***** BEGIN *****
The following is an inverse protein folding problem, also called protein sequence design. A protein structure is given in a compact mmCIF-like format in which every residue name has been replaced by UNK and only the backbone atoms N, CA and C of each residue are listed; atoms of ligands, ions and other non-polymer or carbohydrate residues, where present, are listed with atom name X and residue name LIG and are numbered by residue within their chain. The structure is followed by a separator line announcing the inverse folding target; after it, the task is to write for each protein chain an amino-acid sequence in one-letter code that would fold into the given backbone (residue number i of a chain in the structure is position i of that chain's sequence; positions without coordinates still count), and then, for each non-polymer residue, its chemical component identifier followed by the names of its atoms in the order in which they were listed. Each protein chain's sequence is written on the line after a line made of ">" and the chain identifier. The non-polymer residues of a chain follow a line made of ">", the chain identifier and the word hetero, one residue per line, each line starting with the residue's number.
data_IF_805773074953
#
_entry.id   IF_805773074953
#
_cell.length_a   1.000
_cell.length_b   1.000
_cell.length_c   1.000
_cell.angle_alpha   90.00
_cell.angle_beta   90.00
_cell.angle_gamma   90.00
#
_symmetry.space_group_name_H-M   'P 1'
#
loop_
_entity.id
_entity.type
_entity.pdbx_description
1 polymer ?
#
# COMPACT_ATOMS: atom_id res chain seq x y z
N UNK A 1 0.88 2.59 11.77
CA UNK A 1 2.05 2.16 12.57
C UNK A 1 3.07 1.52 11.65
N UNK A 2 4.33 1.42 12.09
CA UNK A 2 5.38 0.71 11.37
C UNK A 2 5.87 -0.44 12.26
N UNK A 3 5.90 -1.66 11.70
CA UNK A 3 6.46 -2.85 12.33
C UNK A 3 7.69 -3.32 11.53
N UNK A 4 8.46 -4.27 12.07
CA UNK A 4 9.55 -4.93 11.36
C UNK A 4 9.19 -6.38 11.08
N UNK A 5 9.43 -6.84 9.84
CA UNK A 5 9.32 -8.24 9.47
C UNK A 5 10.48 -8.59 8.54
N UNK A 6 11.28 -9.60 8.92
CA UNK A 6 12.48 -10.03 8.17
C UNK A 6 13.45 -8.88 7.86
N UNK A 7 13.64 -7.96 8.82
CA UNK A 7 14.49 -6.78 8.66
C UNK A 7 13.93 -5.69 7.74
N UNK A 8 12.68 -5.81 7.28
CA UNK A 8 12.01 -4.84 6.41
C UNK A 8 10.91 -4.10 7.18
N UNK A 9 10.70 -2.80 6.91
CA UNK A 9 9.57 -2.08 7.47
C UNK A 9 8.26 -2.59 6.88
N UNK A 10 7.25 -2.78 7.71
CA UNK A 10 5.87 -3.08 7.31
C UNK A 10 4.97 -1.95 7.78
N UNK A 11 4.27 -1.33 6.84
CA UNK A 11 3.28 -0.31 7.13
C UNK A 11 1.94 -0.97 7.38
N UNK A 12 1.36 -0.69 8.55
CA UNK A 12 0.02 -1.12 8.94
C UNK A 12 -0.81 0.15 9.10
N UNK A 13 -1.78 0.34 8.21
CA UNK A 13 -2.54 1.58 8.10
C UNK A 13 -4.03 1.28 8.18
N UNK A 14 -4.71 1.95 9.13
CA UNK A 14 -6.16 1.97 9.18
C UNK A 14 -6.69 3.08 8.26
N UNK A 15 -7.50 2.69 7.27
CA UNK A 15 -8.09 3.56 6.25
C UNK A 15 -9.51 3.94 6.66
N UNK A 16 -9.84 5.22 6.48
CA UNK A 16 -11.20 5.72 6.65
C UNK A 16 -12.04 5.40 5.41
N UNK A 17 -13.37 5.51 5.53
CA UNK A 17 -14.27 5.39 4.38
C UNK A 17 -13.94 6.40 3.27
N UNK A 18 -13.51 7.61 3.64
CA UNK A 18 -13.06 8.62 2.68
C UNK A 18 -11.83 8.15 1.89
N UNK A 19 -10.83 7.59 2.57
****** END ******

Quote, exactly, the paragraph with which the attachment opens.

The following is an inverse protein folding problem, also called protein sequence design. A protein structure is given in a compact mmCIF-like format in which every residue name has been replaced by UNK and only the backbone atoms N, CA and C of each residue are listed; atoms of ligands, ions and other non-polymer or carbohydrate residues, where present, are listed with atom name X and residue name LIG and are numbered by residue within their chain. The structure is followed by a separator line announcing the inverse folding target; after it, the task is to write for each protein chain an amino-acid sequence in one-letter code that would fold into the given backbone (residue number i of a chain in the structure is position i of that chain's sequence; positions without coordinates still count), and then, for each non-polymer residue, its chemical component identifier followed by the names of its atoms in the order in which they were listed. Each protein chain's sequence is written on the line after a line made of ">" and the chain identifier. The non-polymer residues of a chain follow a line made of ">", the chain identifier and the word hetero, one residue per line, each line starting with the residue's number.